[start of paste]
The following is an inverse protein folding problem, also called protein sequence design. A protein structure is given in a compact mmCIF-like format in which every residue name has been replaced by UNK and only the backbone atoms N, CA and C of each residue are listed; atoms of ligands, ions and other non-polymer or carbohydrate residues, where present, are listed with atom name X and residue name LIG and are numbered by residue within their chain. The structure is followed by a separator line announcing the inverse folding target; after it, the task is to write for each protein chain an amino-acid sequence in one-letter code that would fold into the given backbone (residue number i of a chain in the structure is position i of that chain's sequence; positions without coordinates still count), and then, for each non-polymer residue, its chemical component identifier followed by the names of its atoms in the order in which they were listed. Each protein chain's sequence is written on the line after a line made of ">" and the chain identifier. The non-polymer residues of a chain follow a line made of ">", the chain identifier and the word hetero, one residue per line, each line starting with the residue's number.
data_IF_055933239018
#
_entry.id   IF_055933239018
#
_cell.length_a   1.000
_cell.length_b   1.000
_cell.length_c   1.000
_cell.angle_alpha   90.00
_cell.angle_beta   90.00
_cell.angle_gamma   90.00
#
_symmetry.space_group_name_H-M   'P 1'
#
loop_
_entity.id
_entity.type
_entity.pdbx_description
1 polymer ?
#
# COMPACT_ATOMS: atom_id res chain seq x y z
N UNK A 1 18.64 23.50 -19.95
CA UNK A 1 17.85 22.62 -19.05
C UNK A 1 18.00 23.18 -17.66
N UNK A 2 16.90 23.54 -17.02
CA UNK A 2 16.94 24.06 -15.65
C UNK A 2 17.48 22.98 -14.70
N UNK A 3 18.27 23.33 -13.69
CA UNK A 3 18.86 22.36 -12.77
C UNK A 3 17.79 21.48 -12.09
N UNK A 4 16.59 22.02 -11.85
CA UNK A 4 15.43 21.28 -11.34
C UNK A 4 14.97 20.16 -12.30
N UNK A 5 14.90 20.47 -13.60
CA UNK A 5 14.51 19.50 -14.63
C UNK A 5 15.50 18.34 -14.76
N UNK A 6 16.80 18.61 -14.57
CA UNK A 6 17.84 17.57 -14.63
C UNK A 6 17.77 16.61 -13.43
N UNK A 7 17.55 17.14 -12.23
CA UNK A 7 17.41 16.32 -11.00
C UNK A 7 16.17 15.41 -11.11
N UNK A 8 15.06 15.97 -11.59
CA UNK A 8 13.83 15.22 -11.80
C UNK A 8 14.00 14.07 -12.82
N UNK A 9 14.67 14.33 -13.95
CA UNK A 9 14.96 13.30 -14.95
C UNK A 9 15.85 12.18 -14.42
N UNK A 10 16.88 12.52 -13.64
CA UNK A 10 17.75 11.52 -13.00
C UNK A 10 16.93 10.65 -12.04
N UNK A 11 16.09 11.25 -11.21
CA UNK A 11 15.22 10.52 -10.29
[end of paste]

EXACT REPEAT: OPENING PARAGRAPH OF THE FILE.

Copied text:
The following is an inverse protein folding problem, also called protein sequence design. A protein structure is given in a compact mmCIF-like format in which every residue name has been replaced by UNK and only the backbone atoms N, CA and C of each residue are listed; atoms of ligands, ions and other non-polymer or carbohydrate residues, where present, are listed with atom name X and residue name LIG and are numbered by residue within their chain. The structure is followed by a separator line announcing the inverse folding target; after it, the task is to write for each protein chain an amino-acid sequence in one-letter code that would fold into the given backbone (residue number i of a chain in the structure is position i of that chain's sequence; positions without coordinates still count), and then, for each non-polymer residue, its chemical component identifier followed by the names of its atoms in the order in which they were listed. Each protein chain's sequence is written on the line after a line made of ">" and the chain identifier. The non-polymer residues of a chain follow a line made of ">", the chain identifier and the word hetero, one residue per line, each line starting with the residue's number.